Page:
Tu B'Shvat: Reforesting Earth to Heal Both Poverty & Climate

[Tu B'Shvat, the midwinter festival that marks the ReBirthDay of trees and of the Divine Tree of Life, begins this year on Sunday evening February 9 -- the Full Moon of the Jewish moonth of Shvat. Rabbi Gilah Langner, who wrote this article, serves as rabbi of Kol Ami congregation in Arlington, Virginia, and of the Shirat HaNefesh independent synagogue in the broader Washington DC area.  She was the founding publisher and co-editor of the journal Kerem: Creative Explorations in Judaism,You can write her at gilah.langner@gmail.com

[Here she proposes that we celebrate Tu B'Shvat and other moments in the Jewish year and llfe-cycle by contributing to massive reforestation in Africa -- addressing both deep poverty in the "Global South" and the need for all Earth and all Earth's species, including Humanity, to breathe again. Forests breathe in carbon dioxide and breathe out oxygen -- helping to restore the balance that burning fossil fuels has broken. 

[This fusion of social justice and eco-sanity is an important theme of the Hebrew Bible. Even the mystical Tu B'Shvat had its roots in the date of tithing fruit when the Temple stood -- a tax to make sure that those who were too poor to own fruit trees could eat the fruits and nuts provided by social justice-. -  AW, Ed.]

 By Rabbi Gilah Langner

Here's a worthwhile opportunity to take action on climate change -- just in time for Tu B’Shvat.  As you probably know, planting trees can play a vital role in combating the climate crisis, but the numbers of trees that need to be planted is massive.  And trees need to be nurtured and watered after they’re planted.

Enter Trees for the Future, a Silver-Spring based nonprofit that – realistically -- aims to plant 500 million trees by 2025.  Trees for the Future has developed a Forest Garden approach, working with tens of thousands of family farmers in six African countries. Each Forest Garden involves planting and caring for an average of 4,000 trees per one-hectare farm. The Forest Gardens yield food for the families and regenerate the soil so that it, along with the trees, can sequester carbon.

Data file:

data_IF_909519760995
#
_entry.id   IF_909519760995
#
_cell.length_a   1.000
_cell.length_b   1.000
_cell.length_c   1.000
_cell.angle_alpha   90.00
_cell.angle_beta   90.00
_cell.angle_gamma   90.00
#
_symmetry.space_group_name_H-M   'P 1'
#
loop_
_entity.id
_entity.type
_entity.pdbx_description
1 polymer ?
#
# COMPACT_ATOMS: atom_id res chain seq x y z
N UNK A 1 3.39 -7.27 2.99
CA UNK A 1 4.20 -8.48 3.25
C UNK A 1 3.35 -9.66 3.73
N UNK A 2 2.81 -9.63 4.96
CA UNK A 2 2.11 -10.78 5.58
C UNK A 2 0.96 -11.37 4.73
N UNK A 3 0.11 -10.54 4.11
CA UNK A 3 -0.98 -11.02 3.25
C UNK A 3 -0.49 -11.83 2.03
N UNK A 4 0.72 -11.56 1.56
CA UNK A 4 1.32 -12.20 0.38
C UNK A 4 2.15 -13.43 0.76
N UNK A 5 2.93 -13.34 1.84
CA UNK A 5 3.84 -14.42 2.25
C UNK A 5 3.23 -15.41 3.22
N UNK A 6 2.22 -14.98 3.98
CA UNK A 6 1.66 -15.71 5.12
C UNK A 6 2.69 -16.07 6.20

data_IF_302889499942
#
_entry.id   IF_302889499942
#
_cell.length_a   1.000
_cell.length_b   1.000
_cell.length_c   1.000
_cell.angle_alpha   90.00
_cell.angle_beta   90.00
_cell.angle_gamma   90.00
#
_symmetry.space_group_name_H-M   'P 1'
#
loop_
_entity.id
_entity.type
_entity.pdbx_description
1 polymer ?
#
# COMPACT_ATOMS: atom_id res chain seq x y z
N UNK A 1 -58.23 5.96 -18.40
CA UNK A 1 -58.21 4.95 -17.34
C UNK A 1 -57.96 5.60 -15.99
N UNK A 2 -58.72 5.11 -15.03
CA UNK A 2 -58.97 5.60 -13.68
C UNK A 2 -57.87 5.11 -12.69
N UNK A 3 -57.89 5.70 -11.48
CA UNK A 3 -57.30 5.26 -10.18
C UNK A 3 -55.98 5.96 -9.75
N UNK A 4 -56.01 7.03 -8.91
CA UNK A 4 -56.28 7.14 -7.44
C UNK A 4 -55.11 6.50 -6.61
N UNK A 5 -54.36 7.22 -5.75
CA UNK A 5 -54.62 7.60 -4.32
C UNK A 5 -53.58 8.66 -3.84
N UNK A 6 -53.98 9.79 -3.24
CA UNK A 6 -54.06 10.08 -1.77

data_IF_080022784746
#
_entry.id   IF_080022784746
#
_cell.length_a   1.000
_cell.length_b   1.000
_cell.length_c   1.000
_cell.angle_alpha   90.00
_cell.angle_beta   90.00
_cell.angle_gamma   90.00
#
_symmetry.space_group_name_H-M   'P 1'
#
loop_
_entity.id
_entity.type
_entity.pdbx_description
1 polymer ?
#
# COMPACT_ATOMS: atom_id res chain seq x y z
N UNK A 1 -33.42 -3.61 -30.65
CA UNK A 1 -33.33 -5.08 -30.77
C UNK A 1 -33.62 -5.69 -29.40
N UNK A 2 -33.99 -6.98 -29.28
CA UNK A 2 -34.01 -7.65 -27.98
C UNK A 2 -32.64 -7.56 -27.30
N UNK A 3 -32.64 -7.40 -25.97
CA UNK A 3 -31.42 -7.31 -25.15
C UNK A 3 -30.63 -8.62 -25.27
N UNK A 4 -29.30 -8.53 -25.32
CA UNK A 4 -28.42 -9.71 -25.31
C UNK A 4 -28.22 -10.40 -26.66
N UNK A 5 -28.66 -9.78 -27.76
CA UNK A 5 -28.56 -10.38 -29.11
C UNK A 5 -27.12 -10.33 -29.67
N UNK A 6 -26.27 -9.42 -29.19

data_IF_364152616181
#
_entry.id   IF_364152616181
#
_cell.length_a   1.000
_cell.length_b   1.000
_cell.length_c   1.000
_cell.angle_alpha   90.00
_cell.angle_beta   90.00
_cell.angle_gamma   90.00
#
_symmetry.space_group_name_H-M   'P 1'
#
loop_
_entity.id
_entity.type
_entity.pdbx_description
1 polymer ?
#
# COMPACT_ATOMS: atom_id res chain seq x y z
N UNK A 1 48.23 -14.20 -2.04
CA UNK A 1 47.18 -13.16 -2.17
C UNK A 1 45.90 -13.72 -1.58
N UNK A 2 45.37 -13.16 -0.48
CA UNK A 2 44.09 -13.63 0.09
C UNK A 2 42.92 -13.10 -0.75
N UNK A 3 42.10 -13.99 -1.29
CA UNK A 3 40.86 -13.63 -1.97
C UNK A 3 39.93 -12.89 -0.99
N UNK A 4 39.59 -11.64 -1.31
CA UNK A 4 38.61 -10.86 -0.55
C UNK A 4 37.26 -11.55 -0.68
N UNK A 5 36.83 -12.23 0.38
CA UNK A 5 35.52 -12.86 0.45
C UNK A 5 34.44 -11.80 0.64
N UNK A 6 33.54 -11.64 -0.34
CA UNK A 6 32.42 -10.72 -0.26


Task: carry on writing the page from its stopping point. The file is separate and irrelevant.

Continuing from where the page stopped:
Meanwhile, farm families who are among the most vulnerable to climate impacts are being brought out of extreme poverty, and are learning "perma-gardening" techniques that will sustain food security for future generations. 

 

Shirat HaNefesh in the Washington DC area is hoping to mobilize Jewish communities across the country to fund a full project’s worth of 300 Forest Gardens in Senegal in 2020.  The idea is for synagogues to make tree planting in Africa a new priority – just like tree planting in Israel used to be.  In the process, we can connect our communities with the fate of the entire planet, helping African families and villages pull themselves out of hunger and poverty, while they, in turn, contribute to saving the planet.  Each Forest Garden costs $640, for a remarkably cost-effective 16 cents per tree.  Here are some ways to get involved: 

  • Ask participants in a Tu B'Shvat Seder to contribute for a $640 Forest Garden.
  • Funding a Forest Garden makes a beautiful Bar or Bat Mitzvah project or a Living Legacy for congregants' loved ones.  
  • Synagogues can commit to funding a certain number of Forest Gardens over the coming year, with a webpage devoted to their own challenge.  
  • To participate in the immediate Tu B'Shvat effort, please go to:  donate.trees.org/TuBShvatPlanters
  • For more information on the organization's activities, watch the documentary:  https://trees.org/documentary/ or browse the website:  trees.org

Many thanks for being part of a Jewish response to the climate crisis.    

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